You will also want to make sure that you seal off any holes you find under sheds or any structures on your property. If you can remove access to places that rabbits have to live and hide in, they most likely won’t continue to stay in that area. The more access they have to safe hiding spots, the more chances they’ll have to safely breed and raise more rabbits, so be sure that you’re diligent about finding their burrows and other living spaces and then removing them.
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How to Get Rabbits Out of Your Garden
If they have already found their way into your garden, you’ll need to try some different techniques to stop rabbits from eating plants and to discourage them from sticking around.
- Rabbits tend to sniff a lot. You can use this trait to your advantage by sprinkling dried sulfur around or on your plants. Rabbits also dislike the smell of onions, so you can try planting some of those around your garden to help keep them away.
- Try dusting your plant with plain talcum powder. Rabbits dislike this and will avoid the plant it is sprinkled around.
- Powdered red pepper can also help keep rabbits away. The smell is too spicy for their sensitive noses and they will avoid the area.
- Irish Spring soap shavings can be placed in small, drawstring bags and placed around your garden. It is said that this helps keeps rabbits away.
- You can try making a spray that will taste bad to the rabbits when they try to take a bite of your plants. Grind together three hot peppers, three large onions, and one whole bunch of garlic. Add water to cover and then place in a covered container overnight. The following morning, strain the mix then add enough additional water to make a gallon of the mixture. Spray this mix on your plants and repeat after each rainfall.
- You can try using a commercial spray product that has pungent garlic oil as an ingredient.
- Spray around or near (not on) your plants with a mixture of 1 teaspoon Lysol and 1 gallon of water.
- Try using commercially-available deer repellents that contain a mixture of dried bovine blood, garlic, and sulfured eggs.
- Some say that rabbits are afraid of their own reflections. If you’d like to test this out, you can try an old-fashioned rabbit remedy and place large, clear jars of water throughout your garden. You can also check your local garden center, as some may stock ready-made reflectors that are made for this very purpose.
- You can also check to see if they have crouching cat devices, fake snakes, owls, and other creatures that are designed to scare away rabbits and keep them from chowing down on your plants.
Plants That Rabbits Don’t Like
If all else fails, you can try planting things in your garden that rabbits don’t like. This is one of the ways you can almost guarantee that your plants won’t get eaten. Keep in mind that even though rabbits won’t eat these plants, it doesn’t mean other critters won’t try to. As a general rule, rabbits dislike any plant that has a strong scent, spines, prickles, or leaves that feel leathery. They also tend to avoid plants that exude a milky sap. An innate sense of danger also usually keeps animals away from plants that are toxic, but not always. Some examples of plants that rabbits will stay away from include:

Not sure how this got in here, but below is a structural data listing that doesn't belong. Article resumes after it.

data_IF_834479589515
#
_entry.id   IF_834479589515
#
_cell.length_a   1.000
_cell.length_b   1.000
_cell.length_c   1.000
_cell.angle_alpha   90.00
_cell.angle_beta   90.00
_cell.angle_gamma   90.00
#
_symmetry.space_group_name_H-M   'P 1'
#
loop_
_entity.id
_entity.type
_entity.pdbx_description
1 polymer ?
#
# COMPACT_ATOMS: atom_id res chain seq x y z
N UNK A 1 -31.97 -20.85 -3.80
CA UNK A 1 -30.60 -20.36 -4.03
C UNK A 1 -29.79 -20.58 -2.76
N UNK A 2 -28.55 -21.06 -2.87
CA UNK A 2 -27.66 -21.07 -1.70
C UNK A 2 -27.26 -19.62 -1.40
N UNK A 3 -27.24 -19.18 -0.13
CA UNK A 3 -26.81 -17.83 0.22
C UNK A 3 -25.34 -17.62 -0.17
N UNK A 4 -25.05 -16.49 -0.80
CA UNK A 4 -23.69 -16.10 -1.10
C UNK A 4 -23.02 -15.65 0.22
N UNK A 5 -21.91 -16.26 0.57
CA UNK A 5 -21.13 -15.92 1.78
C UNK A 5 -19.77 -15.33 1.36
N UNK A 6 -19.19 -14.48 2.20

- Bee Balm
Young, tender plants are especially at risk of being damaged by rabbits, so try to protect your plants as best as you can until they are larger and sturdier. Some rabbit-resistant plants include:
- Japanese Maple
- Douglas Fir
Any of the plants above would make good options for planting in your garden, as rabbits will most likely leave them alone completely. If you would rather stick to vegetables and other things like delicate flowers, it’s best to put a fence around your garden as we mentioned before to prevent the rabbits from getting in in the first place. Also, remember to check your yard for signs that rabbits live there like burrows and holes in sheds or other structures. Preventive measures can sometimes be just as effective at keeping rabbits away.
What Plants Attract Rabbits?
Unfortunately, there’s a laundry list of plants that rabbits can’t get enough of. Most of them overlap with plants you’d likely want to cultivate, whether to beautify your yard or to consume. Below are some types of plants rabbits will eat:
- Annuals–Impatiens, Morning Glories, Nasturtium, Pansies, Sunflowers, Snapdragons, Sweet Peas, Verbena, Zinnias
- Perennials–Asters, Baby’s Breath, Black-Eyed Susans, Clematis, Crocuses, Daylilies, Irises, Lilies, Daisies, Phlox, Oriental Poppies, Tulips
- Shrubs–Barberry, Eastern Redbud, Flowering Crabapple, Forsythia, Hawthorn, Hydrangea, Juneberry, Lilac, Rose, Witch Hazel
- Fruits and Vegetables–Apples, Beans, Beets, Blackberries, Blueberries, Broccoli, Grapes, Kiwi, Pears, Peppers, Lettuce, Peas, Raspberries, Spinach, Strawberry, Swiss Chard